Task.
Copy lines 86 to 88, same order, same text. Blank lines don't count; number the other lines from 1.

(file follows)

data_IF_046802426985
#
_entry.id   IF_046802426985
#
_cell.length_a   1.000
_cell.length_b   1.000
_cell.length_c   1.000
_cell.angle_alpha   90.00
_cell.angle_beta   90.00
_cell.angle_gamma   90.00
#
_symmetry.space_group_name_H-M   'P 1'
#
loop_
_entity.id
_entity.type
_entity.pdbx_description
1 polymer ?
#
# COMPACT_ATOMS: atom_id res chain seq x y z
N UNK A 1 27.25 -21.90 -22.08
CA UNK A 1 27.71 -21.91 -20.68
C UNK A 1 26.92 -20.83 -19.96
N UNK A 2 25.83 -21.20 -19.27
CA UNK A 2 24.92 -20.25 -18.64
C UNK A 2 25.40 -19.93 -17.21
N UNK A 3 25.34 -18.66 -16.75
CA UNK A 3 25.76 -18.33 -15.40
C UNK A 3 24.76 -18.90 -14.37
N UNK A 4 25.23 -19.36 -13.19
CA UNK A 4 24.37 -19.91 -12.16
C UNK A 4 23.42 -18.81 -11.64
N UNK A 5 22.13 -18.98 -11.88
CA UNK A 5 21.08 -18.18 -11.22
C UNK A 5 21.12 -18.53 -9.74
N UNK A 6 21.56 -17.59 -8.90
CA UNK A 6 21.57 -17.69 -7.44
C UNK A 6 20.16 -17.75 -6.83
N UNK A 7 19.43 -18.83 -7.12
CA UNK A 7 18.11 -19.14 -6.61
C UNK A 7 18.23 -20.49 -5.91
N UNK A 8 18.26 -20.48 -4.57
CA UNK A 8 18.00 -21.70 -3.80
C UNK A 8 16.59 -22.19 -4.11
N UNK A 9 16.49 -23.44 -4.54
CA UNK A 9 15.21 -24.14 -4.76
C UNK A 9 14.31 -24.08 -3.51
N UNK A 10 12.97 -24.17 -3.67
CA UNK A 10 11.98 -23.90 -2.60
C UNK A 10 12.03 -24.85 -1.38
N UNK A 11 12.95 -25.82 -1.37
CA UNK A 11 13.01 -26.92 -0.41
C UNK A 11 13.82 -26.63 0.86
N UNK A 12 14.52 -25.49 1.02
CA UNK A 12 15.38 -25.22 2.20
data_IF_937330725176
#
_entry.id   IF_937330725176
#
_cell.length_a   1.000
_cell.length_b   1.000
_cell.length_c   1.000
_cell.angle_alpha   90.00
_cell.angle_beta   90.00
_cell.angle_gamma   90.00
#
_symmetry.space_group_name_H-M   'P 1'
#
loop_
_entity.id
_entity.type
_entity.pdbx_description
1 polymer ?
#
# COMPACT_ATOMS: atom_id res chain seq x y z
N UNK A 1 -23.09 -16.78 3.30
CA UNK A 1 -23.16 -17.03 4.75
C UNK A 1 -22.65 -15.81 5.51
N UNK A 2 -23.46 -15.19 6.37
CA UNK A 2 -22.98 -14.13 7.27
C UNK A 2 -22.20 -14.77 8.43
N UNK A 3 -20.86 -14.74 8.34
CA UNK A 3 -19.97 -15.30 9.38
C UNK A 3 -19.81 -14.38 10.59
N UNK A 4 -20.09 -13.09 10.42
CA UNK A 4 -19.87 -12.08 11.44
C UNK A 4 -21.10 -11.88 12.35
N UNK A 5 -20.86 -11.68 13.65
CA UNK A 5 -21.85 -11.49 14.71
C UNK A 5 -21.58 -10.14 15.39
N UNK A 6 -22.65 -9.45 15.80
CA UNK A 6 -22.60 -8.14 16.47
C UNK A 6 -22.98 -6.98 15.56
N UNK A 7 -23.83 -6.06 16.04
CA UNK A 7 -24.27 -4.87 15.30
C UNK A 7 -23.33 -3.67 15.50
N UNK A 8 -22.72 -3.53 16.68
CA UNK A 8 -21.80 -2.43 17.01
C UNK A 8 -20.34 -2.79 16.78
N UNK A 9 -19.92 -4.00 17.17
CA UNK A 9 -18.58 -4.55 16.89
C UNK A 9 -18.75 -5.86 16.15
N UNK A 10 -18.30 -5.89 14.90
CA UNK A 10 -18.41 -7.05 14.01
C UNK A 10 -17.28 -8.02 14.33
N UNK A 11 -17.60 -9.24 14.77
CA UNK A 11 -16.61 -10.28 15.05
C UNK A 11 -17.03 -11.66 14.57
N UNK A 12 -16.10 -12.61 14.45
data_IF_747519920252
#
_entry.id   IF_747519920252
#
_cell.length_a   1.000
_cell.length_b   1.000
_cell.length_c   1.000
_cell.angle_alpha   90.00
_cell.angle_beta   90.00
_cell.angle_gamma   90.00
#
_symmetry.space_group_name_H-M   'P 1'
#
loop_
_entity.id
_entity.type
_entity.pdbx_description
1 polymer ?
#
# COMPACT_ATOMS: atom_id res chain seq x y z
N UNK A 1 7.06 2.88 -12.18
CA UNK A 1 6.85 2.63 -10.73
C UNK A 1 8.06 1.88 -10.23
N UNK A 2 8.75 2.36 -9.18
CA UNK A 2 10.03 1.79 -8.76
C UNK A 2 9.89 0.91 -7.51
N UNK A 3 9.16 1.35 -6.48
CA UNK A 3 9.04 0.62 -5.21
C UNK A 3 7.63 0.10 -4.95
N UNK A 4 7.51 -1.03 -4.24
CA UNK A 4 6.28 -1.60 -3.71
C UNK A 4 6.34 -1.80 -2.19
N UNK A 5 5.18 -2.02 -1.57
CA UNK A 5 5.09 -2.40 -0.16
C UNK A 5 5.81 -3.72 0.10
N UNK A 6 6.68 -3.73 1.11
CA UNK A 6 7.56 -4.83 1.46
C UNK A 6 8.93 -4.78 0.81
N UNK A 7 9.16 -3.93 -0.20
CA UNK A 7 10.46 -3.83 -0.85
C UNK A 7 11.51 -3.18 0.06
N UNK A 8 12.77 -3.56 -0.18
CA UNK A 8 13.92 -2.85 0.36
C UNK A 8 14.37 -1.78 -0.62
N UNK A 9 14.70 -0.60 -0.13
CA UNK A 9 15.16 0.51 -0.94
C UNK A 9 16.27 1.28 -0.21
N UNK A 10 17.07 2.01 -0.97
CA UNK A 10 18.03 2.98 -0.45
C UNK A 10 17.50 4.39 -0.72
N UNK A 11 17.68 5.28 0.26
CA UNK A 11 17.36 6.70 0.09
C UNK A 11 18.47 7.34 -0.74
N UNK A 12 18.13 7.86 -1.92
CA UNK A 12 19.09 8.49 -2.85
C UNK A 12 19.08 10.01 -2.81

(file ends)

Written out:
CA UNK A 4 -19.87 -12.08 11.44
C UNK A 4 -21.10 -11.88 12.35
N UNK A 5 -20.86 -11.68 13.65